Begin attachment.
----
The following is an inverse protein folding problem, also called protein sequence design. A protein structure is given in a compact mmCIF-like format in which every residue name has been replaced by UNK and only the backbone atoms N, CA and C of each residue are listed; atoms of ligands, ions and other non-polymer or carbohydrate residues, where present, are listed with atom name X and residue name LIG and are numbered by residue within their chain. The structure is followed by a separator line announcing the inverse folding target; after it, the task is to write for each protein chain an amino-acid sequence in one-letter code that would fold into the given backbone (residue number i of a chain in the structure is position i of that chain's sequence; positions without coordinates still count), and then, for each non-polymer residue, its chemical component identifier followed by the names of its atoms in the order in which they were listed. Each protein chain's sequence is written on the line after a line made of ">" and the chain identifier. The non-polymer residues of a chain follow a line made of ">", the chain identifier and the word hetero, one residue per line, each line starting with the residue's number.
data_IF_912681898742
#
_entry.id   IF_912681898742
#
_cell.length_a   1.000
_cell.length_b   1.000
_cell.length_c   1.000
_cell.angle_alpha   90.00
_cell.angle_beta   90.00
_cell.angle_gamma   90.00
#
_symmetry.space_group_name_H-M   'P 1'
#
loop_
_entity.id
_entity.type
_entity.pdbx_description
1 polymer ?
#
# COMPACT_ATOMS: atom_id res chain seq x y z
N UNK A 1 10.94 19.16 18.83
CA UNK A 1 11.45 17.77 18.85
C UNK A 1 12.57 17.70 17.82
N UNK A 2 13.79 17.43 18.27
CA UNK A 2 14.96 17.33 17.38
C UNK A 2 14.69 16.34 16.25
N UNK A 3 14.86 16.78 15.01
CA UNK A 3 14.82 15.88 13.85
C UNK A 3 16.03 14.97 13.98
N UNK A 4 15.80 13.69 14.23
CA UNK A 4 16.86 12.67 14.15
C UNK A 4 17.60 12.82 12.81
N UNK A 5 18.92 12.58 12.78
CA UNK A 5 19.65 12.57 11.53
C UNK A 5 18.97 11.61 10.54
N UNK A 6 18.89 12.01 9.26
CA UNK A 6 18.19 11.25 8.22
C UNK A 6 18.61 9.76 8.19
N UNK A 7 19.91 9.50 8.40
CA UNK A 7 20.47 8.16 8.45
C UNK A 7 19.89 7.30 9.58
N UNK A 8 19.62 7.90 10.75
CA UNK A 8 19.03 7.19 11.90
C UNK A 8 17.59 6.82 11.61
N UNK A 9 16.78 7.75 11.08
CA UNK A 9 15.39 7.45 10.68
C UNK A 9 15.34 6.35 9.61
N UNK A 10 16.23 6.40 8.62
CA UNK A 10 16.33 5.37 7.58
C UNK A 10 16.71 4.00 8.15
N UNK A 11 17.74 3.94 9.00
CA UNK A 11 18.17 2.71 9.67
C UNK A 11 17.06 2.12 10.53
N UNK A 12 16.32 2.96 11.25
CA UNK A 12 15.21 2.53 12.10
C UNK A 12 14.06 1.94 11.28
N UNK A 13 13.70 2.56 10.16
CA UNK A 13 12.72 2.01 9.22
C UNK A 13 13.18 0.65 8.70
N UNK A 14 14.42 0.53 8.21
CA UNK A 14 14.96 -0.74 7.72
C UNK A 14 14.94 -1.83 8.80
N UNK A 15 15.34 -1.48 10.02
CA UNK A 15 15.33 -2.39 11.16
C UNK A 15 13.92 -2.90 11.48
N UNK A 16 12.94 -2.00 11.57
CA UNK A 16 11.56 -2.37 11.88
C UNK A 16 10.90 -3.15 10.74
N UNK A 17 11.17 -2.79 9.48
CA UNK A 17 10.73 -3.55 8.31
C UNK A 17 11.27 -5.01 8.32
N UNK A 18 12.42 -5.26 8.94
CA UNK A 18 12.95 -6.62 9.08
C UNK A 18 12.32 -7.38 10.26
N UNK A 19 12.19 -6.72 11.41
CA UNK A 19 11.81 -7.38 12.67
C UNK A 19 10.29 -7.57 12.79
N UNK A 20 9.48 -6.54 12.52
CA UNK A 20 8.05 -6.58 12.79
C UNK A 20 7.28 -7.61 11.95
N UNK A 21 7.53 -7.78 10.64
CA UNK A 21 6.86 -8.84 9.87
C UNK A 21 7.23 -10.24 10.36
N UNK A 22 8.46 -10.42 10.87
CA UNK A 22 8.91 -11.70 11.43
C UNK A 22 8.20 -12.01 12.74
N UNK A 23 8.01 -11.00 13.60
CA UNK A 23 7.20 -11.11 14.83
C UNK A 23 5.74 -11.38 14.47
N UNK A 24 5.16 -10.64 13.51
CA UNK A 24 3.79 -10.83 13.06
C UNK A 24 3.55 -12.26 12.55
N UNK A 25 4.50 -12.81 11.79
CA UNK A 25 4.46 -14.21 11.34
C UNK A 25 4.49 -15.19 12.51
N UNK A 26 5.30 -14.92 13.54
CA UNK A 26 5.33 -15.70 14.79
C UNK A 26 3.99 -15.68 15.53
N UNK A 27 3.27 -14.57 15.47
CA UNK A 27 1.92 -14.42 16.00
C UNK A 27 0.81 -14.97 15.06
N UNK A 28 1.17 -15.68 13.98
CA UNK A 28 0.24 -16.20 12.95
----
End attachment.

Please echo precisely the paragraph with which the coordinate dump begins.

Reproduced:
The following is an inverse protein folding problem, also called protein sequence design. A protein structure is given in a compact mmCIF-like format in which every residue name has been replaced by UNK and only the backbone atoms N, CA and C of each residue are listed; atoms of ligands, ions and other non-polymer or carbohydrate residues, where present, are listed with atom name X and residue name LIG and are numbered by residue within their chain. The structure is followed by a separator line announcing the inverse folding target; after it, the task is to write for each protein chain an amino-acid sequence in one-letter code that would fold into the given backbone (residue number i of a chain in the structure is position i of that chain's sequence; positions without coordinates still count), and then, for each non-polymer residue, its chemical component identifier followed by the names of its atoms in the order in which they were listed. Each protein chain's sequence is written on the line after a line made of ">" and the chain identifier. The non-polymer residues of a chain follow a line made of ">", the chain identifier and the word hetero, one residue per line, each line starting with the residue's number.